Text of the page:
Hope! A word that is used in different ways at different times…..
“I hope you are feeling better….”
“I hope to be with you next time…..”
Even “let’s hope and pray”.
I wonder what you are hoping for? Let me guess…. an end to this lockdown; the safety of your loved ones at this time; eradication of the virus; a return to “normal”.
As I was reading the Bible passages over Easter, I read a verse that struck deep within me:
“we had hoped that he was the one who was going to save Israel”. It was spoken by two of Jesus’ disciples as they walked the road to Emmaus, with a stranger who has come alongside them, who they later recognise to be Jesus as he breaks bread with them.
There are other occasions within the Bible when people express a similar kind of sentiment; the obvious one with the people of Israel in the desert after the exodus from Egypt. They had hoped that everything would fall into place, and into their laps, with the gift of the Promised Land, and when it didn’t, and they went through tough times, the people grumbled.
There is a proverb that says “Hope deferred makes the heart sick, but a longing fulfilled is a tree of life.” Hope is a combination of the desire for something and the expectation of receiving it, but when we think that what we are hoping for is not coming fast enough, how do we respond?
As I’ve listened to the news briefings in that last few days, so many of the questions were about when the restrictions would be lifted; whether they would be lifted at the end of the initial three-week lockdown. How I wish it was likely to happen but in listening to the experts, and having received a letter to say that I need to be isolated for at least twelve weeks, I am not getting my hopes up. It seems to me that we have to be careful about what we hope for.
In the Bible the people were encouraged to wait patiently; to trust in God. There is a close connection between hope and trust. Christians might say that their “hope is in Jesus”; it is in the hope of the resurrection from the dead that Jesus experienced that first Easter, and which is promised to all who believe in Jesus, at the end of time.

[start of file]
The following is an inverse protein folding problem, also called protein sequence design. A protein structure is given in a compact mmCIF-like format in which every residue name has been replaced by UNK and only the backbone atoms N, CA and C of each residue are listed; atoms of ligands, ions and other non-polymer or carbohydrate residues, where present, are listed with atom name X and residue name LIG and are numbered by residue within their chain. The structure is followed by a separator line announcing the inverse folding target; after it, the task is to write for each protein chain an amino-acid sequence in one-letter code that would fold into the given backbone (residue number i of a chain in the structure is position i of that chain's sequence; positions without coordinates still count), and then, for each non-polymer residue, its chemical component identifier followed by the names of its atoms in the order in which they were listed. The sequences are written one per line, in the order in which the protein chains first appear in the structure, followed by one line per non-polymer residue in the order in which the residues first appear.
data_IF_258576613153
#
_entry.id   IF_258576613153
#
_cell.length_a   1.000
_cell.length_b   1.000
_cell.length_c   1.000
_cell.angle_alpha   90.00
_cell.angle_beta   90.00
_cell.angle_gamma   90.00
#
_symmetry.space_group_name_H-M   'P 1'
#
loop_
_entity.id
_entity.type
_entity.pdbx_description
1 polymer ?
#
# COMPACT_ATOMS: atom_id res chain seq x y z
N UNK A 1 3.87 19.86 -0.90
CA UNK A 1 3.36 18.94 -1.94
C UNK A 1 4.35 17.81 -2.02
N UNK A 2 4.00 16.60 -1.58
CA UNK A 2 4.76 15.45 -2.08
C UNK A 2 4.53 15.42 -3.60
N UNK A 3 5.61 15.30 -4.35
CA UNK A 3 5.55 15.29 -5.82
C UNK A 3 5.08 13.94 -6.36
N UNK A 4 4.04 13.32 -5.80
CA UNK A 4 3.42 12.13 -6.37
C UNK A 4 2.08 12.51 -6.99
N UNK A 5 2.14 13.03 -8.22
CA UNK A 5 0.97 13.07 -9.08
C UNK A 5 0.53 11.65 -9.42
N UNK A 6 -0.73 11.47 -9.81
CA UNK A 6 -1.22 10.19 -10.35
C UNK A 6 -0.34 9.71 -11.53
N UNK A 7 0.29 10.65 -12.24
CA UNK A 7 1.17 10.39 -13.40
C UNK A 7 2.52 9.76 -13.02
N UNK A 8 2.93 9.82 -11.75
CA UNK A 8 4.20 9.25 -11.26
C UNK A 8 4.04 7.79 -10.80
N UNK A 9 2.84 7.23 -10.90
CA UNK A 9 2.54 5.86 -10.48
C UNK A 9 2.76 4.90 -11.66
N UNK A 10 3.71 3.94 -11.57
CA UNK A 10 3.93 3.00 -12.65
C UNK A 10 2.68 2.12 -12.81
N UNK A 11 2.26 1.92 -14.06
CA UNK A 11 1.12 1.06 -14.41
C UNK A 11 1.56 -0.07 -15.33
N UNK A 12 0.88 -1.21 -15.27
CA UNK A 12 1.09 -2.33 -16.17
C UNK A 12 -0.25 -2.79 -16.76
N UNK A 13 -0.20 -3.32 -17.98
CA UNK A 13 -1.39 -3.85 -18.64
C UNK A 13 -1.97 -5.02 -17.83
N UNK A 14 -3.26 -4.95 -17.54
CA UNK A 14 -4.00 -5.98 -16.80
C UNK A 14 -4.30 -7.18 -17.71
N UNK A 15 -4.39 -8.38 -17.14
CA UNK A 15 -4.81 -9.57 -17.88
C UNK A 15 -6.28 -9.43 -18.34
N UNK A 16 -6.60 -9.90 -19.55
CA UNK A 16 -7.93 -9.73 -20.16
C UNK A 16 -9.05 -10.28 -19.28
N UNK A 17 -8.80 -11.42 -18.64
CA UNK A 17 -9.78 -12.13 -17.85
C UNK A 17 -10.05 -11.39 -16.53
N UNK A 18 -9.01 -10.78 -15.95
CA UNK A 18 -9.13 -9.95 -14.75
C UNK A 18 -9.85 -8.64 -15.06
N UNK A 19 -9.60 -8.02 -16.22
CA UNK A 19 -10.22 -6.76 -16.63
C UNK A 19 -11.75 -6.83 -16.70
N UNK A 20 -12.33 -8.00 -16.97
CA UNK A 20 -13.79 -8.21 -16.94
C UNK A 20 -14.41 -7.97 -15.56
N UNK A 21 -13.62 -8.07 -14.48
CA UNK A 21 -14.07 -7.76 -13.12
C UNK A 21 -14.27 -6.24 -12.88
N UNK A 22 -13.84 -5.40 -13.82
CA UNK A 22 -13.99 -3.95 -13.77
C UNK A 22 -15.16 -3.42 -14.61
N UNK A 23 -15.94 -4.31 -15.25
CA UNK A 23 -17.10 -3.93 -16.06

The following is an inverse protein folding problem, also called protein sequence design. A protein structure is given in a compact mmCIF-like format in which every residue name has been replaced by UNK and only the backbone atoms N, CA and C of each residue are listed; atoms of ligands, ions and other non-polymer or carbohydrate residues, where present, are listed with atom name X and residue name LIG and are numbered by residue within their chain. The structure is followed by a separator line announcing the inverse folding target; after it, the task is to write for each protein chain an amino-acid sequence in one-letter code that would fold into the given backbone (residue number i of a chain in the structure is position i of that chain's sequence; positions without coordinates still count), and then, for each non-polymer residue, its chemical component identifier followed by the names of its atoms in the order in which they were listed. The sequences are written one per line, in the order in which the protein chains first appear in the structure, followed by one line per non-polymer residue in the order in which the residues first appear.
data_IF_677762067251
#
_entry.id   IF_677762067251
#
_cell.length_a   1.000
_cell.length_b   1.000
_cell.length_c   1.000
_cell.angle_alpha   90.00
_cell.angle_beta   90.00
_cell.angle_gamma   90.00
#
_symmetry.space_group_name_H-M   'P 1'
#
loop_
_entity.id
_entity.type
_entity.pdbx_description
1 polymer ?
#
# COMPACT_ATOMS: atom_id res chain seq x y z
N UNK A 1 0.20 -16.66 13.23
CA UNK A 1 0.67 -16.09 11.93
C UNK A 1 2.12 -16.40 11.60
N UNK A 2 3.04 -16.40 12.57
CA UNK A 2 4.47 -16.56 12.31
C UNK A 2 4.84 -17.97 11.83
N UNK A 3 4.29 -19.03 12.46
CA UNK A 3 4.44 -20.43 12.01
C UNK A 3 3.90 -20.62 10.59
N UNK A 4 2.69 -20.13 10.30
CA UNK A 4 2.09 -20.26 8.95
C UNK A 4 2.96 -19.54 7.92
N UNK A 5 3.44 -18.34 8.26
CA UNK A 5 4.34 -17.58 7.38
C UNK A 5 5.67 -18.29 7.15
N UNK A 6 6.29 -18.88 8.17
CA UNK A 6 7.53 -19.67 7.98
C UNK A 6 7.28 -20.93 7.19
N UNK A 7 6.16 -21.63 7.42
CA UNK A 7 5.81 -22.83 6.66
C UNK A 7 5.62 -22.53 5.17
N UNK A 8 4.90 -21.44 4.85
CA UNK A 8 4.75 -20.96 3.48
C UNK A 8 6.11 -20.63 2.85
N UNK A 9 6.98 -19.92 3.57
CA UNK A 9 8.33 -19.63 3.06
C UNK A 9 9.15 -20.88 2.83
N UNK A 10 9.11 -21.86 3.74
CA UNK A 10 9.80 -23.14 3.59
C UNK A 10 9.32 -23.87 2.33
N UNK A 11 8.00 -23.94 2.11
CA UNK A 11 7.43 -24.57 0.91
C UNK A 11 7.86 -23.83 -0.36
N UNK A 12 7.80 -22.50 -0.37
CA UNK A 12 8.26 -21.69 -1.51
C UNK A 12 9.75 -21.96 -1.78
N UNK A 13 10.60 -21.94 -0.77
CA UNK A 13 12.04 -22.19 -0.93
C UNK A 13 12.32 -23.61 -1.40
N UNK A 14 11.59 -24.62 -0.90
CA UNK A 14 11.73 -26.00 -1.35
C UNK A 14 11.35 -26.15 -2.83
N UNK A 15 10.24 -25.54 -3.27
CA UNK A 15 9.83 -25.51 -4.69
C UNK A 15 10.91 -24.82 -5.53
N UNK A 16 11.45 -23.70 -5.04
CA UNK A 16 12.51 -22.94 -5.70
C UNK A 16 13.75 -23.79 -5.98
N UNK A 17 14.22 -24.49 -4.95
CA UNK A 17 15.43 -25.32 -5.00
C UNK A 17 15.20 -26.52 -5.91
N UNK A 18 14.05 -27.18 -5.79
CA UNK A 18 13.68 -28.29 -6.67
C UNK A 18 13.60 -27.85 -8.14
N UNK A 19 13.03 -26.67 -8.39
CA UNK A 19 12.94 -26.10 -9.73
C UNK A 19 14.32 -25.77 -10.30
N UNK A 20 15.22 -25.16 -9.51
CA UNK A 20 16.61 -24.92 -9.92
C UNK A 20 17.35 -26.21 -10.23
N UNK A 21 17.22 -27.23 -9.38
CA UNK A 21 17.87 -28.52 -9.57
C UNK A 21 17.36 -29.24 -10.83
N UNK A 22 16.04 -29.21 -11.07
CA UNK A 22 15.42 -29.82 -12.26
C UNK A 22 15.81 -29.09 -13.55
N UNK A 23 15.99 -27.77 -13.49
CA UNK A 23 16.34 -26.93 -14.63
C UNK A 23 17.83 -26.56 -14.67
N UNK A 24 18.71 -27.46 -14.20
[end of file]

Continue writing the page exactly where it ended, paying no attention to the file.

The death and resurrection of Jesus is central to the faith of all followers of Jesus; our hope comes from trusting him and his promise that he goes before us to prepare a place for us, so that when he comes again he will take us to be with him. When people died years ago they were described as having “gone home”. That description points to familiarity and relationship; it is the experience of followers of Jesus to know and call God by the name of Father (actually more like the familiarity and intimacy of “Daddy”) and so the trust that is built up and the hope that we have for the future is in God himself.
Having said that, it is not always easy. Sometimes hope and trust are actually an act of the will; just as love is also a choice. I choose to trust. I choose to hope. I choose to love.
In these challenging times, what we feed our minds with matters. We can look forward to the end of the current pandemic, but we might have to be patient (and that’s not always easy!). Anxiety is a natural response to situations outside our control, especially when there seems to be no end in sight or when we don’t understand all that is going on.
Paul, writing to the church in Philippi, reminds them that God is near to them and then says “Do not be anxious about anything, but in everything by prayer….. present your requests to God. And the peace of God, which transcends all understanding will guard your hearts and your minds in Christ Jesus.” He then goes on to extoll the power of positive thinking – the focus on what is lovely, noble, right, admirable, pure, praiseworthy or excellent; to think on those things “And the peace of God will be with you.”
My hope and prayer for you is that in the disorientating circumstances that we all find ourselves, you might experience God’s peace and a well-being that helps you to keep hoping, with patience, that will see you through, however long it takes.